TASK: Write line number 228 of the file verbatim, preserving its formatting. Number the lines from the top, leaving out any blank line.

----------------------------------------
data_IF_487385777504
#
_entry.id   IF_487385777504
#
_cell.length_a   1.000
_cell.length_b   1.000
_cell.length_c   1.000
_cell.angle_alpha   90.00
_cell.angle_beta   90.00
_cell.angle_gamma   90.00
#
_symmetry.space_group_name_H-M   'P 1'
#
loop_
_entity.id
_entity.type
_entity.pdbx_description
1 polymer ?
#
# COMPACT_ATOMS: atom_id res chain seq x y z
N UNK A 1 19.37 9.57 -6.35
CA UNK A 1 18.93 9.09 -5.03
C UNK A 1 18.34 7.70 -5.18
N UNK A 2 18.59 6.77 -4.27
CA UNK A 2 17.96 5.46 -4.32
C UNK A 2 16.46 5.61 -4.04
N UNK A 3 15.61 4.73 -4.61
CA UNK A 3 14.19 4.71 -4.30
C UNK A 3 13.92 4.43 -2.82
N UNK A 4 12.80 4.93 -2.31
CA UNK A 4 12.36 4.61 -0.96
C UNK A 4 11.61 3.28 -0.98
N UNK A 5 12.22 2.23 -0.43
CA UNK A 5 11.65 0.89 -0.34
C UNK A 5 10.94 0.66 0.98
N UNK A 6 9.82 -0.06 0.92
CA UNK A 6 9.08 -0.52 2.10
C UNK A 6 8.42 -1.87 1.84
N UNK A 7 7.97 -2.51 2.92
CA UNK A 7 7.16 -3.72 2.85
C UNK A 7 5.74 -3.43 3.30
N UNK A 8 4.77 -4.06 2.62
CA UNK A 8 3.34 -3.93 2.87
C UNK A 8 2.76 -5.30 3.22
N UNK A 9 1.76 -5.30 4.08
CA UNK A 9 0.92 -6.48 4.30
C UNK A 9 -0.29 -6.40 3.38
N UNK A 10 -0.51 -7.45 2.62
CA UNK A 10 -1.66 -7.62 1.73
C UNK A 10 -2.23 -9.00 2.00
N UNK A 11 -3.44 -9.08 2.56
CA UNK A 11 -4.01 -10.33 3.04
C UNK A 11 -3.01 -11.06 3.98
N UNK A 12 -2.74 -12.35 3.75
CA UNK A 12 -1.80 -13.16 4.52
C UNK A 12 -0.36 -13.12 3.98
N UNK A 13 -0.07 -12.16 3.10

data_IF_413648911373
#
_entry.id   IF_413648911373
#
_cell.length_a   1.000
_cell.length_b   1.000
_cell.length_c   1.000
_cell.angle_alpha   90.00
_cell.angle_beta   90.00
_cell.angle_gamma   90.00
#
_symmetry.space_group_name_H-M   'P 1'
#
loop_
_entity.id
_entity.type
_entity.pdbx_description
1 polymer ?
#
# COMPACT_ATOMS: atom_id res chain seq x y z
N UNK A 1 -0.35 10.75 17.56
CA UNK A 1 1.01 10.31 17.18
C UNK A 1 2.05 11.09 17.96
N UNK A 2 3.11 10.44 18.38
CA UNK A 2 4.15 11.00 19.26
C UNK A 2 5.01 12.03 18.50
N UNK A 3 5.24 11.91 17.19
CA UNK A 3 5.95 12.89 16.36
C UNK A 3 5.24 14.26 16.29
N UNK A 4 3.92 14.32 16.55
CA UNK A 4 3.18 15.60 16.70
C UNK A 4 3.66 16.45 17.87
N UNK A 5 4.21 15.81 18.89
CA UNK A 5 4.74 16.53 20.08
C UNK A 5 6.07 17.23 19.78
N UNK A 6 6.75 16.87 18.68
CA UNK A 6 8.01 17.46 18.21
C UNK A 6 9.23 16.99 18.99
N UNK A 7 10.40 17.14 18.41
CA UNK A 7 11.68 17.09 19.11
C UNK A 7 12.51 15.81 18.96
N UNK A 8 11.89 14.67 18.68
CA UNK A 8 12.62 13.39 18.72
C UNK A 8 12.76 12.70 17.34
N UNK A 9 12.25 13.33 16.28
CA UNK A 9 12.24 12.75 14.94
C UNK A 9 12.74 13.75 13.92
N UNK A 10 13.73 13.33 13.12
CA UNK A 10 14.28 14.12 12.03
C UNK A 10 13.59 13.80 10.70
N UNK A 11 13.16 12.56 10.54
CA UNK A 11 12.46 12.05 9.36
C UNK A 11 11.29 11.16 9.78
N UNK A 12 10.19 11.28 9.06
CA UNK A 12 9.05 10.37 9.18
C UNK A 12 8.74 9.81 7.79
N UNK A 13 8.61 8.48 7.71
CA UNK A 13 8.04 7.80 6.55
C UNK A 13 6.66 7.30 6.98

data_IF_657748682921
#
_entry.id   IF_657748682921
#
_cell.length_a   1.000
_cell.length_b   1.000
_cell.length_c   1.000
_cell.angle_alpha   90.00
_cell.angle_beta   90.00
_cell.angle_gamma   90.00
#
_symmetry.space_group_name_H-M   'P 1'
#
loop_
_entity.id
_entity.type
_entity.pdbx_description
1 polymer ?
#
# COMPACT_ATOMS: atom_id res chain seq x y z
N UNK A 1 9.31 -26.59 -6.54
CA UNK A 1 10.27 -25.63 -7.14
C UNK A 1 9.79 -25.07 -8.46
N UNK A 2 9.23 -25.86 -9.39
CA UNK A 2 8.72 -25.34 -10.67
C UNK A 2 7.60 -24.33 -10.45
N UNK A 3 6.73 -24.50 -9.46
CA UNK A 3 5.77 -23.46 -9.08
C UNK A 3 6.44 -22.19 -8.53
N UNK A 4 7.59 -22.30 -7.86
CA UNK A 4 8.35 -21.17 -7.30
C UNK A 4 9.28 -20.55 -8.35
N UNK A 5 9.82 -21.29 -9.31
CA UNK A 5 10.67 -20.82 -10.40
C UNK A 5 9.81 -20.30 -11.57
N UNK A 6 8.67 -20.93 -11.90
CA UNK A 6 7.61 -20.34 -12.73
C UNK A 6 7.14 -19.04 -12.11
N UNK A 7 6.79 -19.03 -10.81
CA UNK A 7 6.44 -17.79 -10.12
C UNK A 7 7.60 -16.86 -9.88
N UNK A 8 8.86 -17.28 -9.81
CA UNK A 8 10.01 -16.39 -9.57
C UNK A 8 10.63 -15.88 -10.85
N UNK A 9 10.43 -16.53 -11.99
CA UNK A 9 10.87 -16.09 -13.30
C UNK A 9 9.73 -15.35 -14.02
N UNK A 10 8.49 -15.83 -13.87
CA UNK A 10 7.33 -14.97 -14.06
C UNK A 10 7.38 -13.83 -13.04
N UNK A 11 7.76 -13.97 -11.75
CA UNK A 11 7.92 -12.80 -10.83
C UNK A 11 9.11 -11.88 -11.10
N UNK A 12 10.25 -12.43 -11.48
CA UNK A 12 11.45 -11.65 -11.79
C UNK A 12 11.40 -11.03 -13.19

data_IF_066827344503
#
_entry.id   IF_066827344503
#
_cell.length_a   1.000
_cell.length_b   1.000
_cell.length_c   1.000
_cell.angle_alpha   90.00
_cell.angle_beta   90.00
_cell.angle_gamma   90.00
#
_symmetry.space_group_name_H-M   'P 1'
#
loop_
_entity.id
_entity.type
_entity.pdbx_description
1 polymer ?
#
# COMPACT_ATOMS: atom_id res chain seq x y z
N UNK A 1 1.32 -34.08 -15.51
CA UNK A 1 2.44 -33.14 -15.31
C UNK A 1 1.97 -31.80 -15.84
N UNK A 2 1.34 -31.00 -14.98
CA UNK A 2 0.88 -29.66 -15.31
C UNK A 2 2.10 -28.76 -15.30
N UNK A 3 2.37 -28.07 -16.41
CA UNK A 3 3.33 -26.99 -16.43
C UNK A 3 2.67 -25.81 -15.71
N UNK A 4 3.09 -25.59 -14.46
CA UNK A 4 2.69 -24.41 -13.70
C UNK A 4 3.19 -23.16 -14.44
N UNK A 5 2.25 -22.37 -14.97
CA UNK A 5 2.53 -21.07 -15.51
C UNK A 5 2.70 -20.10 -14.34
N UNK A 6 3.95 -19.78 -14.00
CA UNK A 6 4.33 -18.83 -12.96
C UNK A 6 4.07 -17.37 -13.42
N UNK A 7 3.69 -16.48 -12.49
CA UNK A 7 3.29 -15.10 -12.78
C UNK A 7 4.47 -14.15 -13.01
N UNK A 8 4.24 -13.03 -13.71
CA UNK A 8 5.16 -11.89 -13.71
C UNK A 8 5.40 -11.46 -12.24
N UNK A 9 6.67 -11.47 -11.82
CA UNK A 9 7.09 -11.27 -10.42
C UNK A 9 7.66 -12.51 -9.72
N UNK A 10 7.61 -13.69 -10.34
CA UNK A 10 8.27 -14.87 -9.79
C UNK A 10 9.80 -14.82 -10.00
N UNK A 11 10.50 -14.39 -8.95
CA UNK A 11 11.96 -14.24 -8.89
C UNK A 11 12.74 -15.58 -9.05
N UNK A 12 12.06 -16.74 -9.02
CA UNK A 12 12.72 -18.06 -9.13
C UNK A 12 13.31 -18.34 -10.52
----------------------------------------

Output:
C UNK A 12 13.31 -18.34 -10.52